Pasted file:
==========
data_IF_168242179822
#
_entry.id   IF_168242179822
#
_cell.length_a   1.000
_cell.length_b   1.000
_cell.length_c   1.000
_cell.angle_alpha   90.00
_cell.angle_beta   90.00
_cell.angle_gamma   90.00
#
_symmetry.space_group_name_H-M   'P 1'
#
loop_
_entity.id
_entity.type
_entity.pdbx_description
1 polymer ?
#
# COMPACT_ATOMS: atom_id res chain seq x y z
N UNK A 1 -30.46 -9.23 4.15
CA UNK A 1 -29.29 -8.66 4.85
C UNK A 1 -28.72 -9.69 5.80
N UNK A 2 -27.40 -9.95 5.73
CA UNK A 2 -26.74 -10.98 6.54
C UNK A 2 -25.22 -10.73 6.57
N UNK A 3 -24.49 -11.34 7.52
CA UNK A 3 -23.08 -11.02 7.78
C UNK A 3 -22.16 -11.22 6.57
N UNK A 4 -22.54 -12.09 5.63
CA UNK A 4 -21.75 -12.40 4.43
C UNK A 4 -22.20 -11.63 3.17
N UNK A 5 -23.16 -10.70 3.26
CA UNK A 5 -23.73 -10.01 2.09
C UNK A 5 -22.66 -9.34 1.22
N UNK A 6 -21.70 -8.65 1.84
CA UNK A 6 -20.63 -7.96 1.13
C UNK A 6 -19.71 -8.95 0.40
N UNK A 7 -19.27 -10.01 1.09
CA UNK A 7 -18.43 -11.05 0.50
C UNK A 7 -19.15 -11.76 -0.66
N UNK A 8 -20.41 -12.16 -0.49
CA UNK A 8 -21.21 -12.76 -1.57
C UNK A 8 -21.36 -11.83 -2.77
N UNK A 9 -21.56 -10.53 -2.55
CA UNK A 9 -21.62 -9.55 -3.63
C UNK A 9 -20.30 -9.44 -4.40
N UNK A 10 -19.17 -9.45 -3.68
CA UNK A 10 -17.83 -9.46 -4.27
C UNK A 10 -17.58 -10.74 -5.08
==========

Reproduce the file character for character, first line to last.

data_IF_168242179822
#
_entry.id   IF_168242179822
#
_cell.length_a   1.000
_cell.length_b   1.000
_cell.length_c   1.000
_cell.angle_alpha   90.00
_cell.angle_beta   90.00
_cell.angle_gamma   90.00
#
_symmetry.space_group_name_H-M   'P 1'
#
loop_
_entity.id
_entity.type
_entity.pdbx_description
1 polymer ?
#
# COMPACT_ATOMS: atom_id res chain seq x y z
N UNK A 1 -30.46 -9.23 4.15
CA UNK A 1 -29.29 -8.66 4.85
C UNK A 1 -28.72 -9.69 5.80
N UNK A 2 -27.40 -9.95 5.73
CA UNK A 2 -26.74 -10.98 6.54
C UNK A 2 -25.22 -10.73 6.57
N UNK A 3 -24.49 -11.34 7.52
CA UNK A 3 -23.08 -11.02 7.78
C UNK A 3 -22.16 -11.22 6.57
N UNK A 4 -22.54 -12.09 5.63
CA UNK A 4 -21.75 -12.40 4.43
C UNK A 4 -22.20 -11.63 3.17
N UNK A 5 -23.16 -10.70 3.26
CA UNK A 5 -23.73 -10.01 2.09
C UNK A 5 -22.66 -9.34 1.22
N UNK A 6 -21.70 -8.65 1.84
CA UNK A 6 -20.63 -7.96 1.13
C UNK A 6 -19.71 -8.95 0.40
N UNK A 7 -19.27 -10.01 1.09
CA UNK A 7 -18.43 -11.05 0.50
C UNK A 7 -19.15 -11.76 -0.66
N UNK A 8 -20.41 -12.16 -0.49
CA UNK A 8 -21.21 -12.76 -1.57
C UNK A 8 -21.36 -11.83 -2.77
N UNK A 9 -21.56 -10.53 -2.55
CA UNK A 9 -21.62 -9.55 -3.63
C UNK A 9 -20.30 -9.44 -4.40
N UNK A 10 -19.17 -9.45 -3.68
CA UNK A 10 -17.83 -9.46 -4.27
C UNK A 10 -17.58 -10.74 -5.08